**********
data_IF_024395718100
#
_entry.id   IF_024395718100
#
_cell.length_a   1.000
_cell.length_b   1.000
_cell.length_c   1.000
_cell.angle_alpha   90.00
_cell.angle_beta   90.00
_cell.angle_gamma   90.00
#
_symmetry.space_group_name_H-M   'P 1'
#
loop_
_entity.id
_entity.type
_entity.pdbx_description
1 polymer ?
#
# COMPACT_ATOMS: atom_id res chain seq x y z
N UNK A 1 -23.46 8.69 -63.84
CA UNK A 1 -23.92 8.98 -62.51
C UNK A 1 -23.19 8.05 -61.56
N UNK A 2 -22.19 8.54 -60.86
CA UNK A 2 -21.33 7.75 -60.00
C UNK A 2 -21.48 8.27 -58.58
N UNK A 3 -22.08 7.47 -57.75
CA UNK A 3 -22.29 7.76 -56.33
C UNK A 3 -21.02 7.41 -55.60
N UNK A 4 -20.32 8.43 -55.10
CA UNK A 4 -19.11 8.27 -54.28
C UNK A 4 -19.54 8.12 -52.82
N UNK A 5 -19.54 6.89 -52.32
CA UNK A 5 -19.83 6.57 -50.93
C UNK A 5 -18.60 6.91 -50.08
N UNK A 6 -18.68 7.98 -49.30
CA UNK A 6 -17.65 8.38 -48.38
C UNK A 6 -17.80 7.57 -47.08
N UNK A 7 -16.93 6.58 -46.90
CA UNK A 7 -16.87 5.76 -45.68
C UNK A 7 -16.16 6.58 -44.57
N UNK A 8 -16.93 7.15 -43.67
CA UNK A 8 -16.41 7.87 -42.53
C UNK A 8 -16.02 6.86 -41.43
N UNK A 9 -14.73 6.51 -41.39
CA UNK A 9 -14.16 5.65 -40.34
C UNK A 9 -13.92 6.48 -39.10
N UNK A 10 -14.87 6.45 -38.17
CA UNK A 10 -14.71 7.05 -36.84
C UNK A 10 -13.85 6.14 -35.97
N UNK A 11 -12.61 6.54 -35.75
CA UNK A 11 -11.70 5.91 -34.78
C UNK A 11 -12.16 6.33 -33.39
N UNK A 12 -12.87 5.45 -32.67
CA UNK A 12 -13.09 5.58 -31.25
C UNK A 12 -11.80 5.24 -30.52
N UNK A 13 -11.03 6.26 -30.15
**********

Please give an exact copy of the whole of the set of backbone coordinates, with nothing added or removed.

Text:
data_IF_024395718100
#
_entry.id   IF_024395718100
#
_cell.length_a   1.000
_cell.length_b   1.000
_cell.length_c   1.000
_cell.angle_alpha   90.00
_cell.angle_beta   90.00
_cell.angle_gamma   90.00
#
_symmetry.space_group_name_H-M   'P 1'
#
loop_
_entity.id
_entity.type
_entity.pdbx_description
1 polymer ?
#
# COMPACT_ATOMS: atom_id res chain seq x y z
N UNK A 1 -23.46 8.69 -63.84
CA UNK A 1 -23.92 8.98 -62.51
C UNK A 1 -23.19 8.05 -61.56
N UNK A 2 -22.19 8.54 -60.86
CA UNK A 2 -21.33 7.75 -60.00
C UNK A 2 -21.48 8.27 -58.58
N UNK A 3 -22.08 7.47 -57.75
CA UNK A 3 -22.29 7.76 -56.33
C UNK A 3 -21.02 7.41 -55.60
N UNK A 4 -20.32 8.43 -55.10
CA UNK A 4 -19.11 8.27 -54.28
C UNK A 4 -19.54 8.12 -52.82
N UNK A 5 -19.54 6.89 -52.32
CA UNK A 5 -19.83 6.57 -50.93
C UNK A 5 -18.60 6.91 -50.08
N UNK A 6 -18.68 7.98 -49.30
CA UNK A 6 -17.65 8.38 -48.38
C UNK A 6 -17.80 7.57 -47.08
N UNK A 7 -16.93 6.58 -46.90
CA UNK A 7 -16.87 5.76 -45.68
C UNK A 7 -16.16 6.58 -44.57
N UNK A 8 -16.93 7.15 -43.67
CA UNK A 8 -16.41 7.87 -42.53
C UNK A 8 -16.02 6.86 -41.43
N UNK A 9 -14.73 6.51 -41.39
CA UNK A 9 -14.16 5.65 -40.34
C UNK A 9 -13.92 6.48 -39.10
N UNK A 10 -14.87 6.45 -38.17
CA UNK A 10 -14.71 7.05 -36.84
C UNK A 10 -13.85 6.14 -35.97
N UNK A 11 -12.61 6.54 -35.75
CA UNK A 11 -11.70 5.91 -34.78
C UNK A 11 -12.16 6.33 -33.39
N UNK A 12 -12.87 5.45 -32.67
CA UNK A 12 -13.09 5.58 -31.25
C UNK A 12 -11.80 5.24 -30.52
N UNK A 13 -11.03 6.26 -30.15